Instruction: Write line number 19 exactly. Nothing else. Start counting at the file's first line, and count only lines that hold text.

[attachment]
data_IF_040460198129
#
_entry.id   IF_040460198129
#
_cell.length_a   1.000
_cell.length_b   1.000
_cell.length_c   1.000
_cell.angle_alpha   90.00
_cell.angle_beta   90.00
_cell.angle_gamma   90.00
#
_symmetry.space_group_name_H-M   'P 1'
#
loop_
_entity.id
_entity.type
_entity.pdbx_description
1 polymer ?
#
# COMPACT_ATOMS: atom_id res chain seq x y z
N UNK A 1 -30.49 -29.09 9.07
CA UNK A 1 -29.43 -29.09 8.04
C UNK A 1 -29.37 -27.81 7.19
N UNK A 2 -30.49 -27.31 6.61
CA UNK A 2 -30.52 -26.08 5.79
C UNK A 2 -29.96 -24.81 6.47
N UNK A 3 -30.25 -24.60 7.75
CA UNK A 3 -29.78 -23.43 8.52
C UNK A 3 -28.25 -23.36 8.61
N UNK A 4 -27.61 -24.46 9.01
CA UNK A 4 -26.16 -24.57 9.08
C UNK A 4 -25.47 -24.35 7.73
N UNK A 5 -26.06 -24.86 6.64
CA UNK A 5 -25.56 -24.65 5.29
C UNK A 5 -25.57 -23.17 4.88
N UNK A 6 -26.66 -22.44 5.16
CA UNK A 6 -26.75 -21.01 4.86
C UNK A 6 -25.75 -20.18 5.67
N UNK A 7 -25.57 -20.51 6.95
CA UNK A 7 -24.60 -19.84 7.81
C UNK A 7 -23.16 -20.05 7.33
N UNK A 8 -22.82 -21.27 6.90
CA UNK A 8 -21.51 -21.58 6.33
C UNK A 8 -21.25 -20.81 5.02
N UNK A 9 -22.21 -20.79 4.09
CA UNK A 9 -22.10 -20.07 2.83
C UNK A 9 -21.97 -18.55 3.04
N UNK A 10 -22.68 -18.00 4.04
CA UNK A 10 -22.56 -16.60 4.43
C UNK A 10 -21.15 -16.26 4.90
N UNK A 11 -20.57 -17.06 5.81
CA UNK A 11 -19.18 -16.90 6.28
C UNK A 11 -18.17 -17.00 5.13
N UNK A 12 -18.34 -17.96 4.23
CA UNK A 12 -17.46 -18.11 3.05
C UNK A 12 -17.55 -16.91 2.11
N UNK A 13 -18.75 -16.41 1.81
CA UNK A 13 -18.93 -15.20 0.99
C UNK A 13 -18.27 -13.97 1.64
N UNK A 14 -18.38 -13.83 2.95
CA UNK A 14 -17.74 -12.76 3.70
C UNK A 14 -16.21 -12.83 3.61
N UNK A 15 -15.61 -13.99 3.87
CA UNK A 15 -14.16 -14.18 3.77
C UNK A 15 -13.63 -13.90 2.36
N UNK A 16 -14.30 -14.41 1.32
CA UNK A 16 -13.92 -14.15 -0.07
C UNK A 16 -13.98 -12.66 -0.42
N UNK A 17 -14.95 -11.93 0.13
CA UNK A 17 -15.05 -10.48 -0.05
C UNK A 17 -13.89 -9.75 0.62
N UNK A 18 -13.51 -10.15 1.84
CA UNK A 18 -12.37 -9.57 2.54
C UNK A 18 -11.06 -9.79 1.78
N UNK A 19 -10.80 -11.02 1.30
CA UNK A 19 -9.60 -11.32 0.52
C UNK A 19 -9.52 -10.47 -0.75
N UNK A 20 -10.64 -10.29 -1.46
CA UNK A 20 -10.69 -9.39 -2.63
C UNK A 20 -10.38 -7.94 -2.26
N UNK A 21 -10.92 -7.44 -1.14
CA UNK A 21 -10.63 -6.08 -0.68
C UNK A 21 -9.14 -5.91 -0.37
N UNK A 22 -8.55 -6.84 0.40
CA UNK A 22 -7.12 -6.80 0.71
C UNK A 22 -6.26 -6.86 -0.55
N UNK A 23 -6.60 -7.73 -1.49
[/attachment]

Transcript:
#